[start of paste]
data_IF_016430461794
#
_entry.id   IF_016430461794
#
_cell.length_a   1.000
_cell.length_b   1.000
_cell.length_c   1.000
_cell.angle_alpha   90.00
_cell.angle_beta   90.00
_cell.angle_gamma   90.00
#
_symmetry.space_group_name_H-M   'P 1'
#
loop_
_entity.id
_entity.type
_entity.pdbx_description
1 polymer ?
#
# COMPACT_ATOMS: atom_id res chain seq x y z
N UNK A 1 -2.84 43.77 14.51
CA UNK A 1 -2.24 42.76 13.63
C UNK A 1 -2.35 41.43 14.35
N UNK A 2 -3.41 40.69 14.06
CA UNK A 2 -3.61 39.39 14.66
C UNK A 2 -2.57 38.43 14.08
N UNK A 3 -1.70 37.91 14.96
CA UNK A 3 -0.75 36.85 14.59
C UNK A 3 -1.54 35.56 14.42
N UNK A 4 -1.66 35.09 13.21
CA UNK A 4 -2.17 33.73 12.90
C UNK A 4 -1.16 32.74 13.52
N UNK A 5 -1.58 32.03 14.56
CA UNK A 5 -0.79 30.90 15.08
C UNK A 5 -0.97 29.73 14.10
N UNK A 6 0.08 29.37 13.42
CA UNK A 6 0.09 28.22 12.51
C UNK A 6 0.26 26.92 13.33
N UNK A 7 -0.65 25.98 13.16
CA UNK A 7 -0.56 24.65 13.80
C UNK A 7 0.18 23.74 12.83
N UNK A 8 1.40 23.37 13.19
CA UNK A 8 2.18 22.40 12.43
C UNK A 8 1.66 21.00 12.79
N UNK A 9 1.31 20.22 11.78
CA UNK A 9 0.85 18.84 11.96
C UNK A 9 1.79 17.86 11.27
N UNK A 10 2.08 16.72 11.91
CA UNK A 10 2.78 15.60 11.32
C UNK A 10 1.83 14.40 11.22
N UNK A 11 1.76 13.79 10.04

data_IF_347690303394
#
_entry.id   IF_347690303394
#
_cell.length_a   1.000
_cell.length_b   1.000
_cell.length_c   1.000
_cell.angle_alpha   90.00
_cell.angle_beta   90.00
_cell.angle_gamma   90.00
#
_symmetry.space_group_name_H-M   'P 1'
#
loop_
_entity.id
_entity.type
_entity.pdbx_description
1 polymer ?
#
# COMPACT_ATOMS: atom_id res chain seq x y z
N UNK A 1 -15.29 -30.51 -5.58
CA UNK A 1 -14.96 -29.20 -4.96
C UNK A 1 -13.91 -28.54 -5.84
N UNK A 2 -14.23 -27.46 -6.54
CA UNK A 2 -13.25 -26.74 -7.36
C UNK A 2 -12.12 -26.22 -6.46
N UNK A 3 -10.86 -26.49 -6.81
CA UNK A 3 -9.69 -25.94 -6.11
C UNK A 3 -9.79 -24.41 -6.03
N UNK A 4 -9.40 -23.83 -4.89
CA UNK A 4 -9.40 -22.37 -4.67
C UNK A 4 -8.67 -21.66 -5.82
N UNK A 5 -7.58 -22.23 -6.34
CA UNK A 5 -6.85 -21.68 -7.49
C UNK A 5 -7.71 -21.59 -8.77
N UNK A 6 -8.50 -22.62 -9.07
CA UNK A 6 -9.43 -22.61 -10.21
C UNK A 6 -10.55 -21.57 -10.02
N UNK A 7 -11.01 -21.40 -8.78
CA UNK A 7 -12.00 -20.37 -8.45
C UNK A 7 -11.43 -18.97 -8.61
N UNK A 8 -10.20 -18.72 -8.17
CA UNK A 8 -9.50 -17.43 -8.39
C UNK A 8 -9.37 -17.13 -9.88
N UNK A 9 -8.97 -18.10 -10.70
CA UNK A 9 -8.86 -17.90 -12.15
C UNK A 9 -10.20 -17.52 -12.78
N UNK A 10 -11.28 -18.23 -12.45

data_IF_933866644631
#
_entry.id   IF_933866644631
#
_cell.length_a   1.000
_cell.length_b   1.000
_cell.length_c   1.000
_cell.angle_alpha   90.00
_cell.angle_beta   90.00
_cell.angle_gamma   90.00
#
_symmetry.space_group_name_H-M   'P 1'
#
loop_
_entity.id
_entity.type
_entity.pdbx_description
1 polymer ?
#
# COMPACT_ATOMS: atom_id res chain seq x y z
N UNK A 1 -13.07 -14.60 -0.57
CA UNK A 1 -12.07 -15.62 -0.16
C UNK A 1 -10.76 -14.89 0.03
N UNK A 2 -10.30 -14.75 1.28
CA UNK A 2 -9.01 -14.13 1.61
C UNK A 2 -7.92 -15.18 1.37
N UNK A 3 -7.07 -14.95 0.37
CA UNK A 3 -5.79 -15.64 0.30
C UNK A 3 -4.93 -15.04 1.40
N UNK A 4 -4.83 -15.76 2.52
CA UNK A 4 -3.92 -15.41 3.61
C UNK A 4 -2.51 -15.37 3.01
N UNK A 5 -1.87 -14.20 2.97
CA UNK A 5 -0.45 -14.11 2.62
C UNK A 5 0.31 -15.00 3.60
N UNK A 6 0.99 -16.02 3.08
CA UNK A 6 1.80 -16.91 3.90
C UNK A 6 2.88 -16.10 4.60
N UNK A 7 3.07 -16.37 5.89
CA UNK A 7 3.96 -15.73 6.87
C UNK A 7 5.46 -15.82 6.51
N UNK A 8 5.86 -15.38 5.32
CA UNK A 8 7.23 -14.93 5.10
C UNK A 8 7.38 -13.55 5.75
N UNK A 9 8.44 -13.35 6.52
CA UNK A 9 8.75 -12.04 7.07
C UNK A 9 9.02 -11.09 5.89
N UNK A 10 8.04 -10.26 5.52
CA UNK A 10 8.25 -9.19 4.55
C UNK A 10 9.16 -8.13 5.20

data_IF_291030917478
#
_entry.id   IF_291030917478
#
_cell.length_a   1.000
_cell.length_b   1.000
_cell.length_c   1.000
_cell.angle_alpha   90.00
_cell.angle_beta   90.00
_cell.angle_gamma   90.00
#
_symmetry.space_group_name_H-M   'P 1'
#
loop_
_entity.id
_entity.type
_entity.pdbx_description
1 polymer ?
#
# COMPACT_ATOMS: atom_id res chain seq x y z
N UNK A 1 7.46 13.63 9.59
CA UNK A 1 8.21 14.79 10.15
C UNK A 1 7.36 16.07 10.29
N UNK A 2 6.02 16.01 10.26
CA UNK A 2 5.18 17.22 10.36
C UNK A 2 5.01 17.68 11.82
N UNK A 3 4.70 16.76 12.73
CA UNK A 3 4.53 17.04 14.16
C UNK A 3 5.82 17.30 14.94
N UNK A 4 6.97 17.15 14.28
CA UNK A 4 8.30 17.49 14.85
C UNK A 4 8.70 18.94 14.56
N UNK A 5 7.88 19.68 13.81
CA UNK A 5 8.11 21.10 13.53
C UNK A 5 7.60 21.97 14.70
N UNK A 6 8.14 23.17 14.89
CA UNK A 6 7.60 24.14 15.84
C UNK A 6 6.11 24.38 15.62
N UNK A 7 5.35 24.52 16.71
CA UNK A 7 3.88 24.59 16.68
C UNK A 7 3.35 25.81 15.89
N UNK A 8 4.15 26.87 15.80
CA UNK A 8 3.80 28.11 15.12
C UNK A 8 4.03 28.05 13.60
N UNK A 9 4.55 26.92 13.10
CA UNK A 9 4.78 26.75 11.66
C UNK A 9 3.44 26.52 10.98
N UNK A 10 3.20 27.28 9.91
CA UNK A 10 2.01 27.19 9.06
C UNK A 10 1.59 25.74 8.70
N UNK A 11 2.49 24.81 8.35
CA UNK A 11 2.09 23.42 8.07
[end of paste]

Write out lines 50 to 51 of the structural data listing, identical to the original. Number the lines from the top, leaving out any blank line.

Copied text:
C UNK A 10 1.83 14.40 11.22
N UNK A 11 1.76 13.79 10.04